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Honda Accord Type S

t takes more than a pretty face and a few choice extras to make the grade in the fleet and family sector these days. Honda knows it, and has pulled out all the stops to crash the Ford Mondeo's party with the all-new Accord, courtesy of a sharp look and some serious attention to detail. It's already scooped the Japan Car of the Year award, but will it be such a big success in the UK? To find out, we got our hands on the first right-hand-drive version to hit British roads and introduced it to class rivals for the first time.

Initial impressions of the Accord are good. In sporty Type S trim, it has an aggressively raked nose and sharp lines leading to a rather bulbous rear end. It's finished off by smart five-spoke alloy wheels, giving a sense of style that shames blander rivals. Classy wing mirror-mounted indicator repeaters complete the striking look. Move inside and the new family challenger is impressive enough to make Honda's aim to attract buyers from the small executive class seem achievable. The seats are comfortable and supportive, while the dashboard design is unusually attractive. Controls are not overcomplicated, and the quality of fit and finish seems excellent, even on this pre-production example.

We're deep in the heart of company car territory with the Accord, and emissions can make or break a new model. Thanks to Honda's advanced technology, not one of the engines in the range has excessive CO2 levels compared with mainstream rivals. However, the most powerful 2.4-litre Type S variant looks no more than average for the class, with an emissions figure of 214g/km. If you were thinking of swapping from a similarly priced BMW 316i you'd be hit, too, as the slower German model posts a more company car tax-friendly 167g/km.

However, Honda has always been at the forefront of good handling, and this model upholds the standards, feeling driver-oriented from the first turn of the key. If you step from a less focused rival into the new saloon, the Honda's sensitive controls can seem a bit fussy, but a gentle touch is rewarded by a far better driving experience. Feeding power through the front wheels, the newcomer has superb handling balance thanks to the use of double-wishbone suspension front and rear. In addition, the floor- mounted accelerator pedal controlling an electronic drive-by-wire throttle is a joy to use when pressing on.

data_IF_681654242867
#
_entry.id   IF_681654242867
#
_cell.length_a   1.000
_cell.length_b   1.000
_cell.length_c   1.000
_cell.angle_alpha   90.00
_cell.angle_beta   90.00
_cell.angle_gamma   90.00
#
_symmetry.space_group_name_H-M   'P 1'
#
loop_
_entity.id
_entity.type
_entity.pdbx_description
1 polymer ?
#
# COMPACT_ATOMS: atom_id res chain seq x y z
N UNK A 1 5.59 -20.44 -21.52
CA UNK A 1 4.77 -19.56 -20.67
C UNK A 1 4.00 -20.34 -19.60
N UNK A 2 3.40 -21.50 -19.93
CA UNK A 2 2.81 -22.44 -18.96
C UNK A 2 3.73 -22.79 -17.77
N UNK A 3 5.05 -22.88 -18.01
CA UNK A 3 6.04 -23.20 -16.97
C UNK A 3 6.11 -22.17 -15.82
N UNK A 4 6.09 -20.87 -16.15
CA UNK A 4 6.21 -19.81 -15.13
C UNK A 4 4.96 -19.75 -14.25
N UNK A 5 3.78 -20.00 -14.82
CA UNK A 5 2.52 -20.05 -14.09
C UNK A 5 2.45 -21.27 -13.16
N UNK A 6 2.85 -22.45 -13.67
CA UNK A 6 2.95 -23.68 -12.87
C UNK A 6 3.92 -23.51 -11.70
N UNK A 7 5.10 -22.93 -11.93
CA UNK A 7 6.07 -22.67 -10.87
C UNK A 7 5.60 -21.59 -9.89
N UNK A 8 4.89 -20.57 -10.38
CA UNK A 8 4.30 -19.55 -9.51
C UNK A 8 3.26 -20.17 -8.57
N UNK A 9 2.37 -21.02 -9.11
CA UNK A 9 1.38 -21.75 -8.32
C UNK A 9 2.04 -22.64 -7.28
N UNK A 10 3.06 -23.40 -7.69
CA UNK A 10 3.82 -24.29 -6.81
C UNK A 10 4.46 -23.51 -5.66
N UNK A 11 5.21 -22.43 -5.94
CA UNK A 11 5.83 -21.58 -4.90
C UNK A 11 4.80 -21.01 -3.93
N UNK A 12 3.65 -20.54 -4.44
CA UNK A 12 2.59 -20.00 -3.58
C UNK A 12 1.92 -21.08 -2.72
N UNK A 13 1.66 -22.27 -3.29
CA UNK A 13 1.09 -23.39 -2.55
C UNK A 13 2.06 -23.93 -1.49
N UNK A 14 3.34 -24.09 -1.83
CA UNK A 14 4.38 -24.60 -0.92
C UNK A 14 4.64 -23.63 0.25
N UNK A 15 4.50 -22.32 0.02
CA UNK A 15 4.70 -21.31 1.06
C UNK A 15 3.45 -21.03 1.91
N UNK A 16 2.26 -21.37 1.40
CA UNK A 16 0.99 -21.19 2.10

Not so the steering, though, which could do with more feedback and feels over-assisted. Changing through the six-speed gearbox can be spoilt by the snatchy clutch, too. In the Accord's favour, all models are fitted with ABS, electronic brake distribution and brake assist as standard, while drivers of the Type S also get Vehicle Stability Assist.

The latter version features a range-topping all-aluminium 188bhp 2.4-litre i-VTEC powerplant, which blasts the four-door saloon from 0-60mph in 7.9 seconds and on to a blistering maximum speed of 141mph. The engine begs to be revved, and feels just as quick as the figures suggest. But, more importantly in this sector, it is happy to cruise at motorway speeds. The firm set-up of this sporty model means it can't match Vauxhall's Vectra for overall refinement, but it makes up for it on entertaining B-roads.

At 31.4mpg, fuel consumption is average, but for those after more miles per pound, a 153bhp 2.0-litre unit returning 38.2mpg is also available on lesser trims, and these are joined by a frugal 2.2 diesel next year.

Equipment is generous, with all variants featuring dual air-conditioning. A hi-tech DVD-based sat-nav system is on the options list. The usual front and side airbags are complemented by inflatable side window curtain bags, although no Euro NCAP safety ratings are available yet. As for practicality, the wheelbase remains unchanged from that of the previous model, but overall dimensions have increased. With a 459-litre capacity, the boot is reasonable, but not the biggest in class. It's a similar story for rear passengers, where there's plenty of headroom, yet only adequate leg space.
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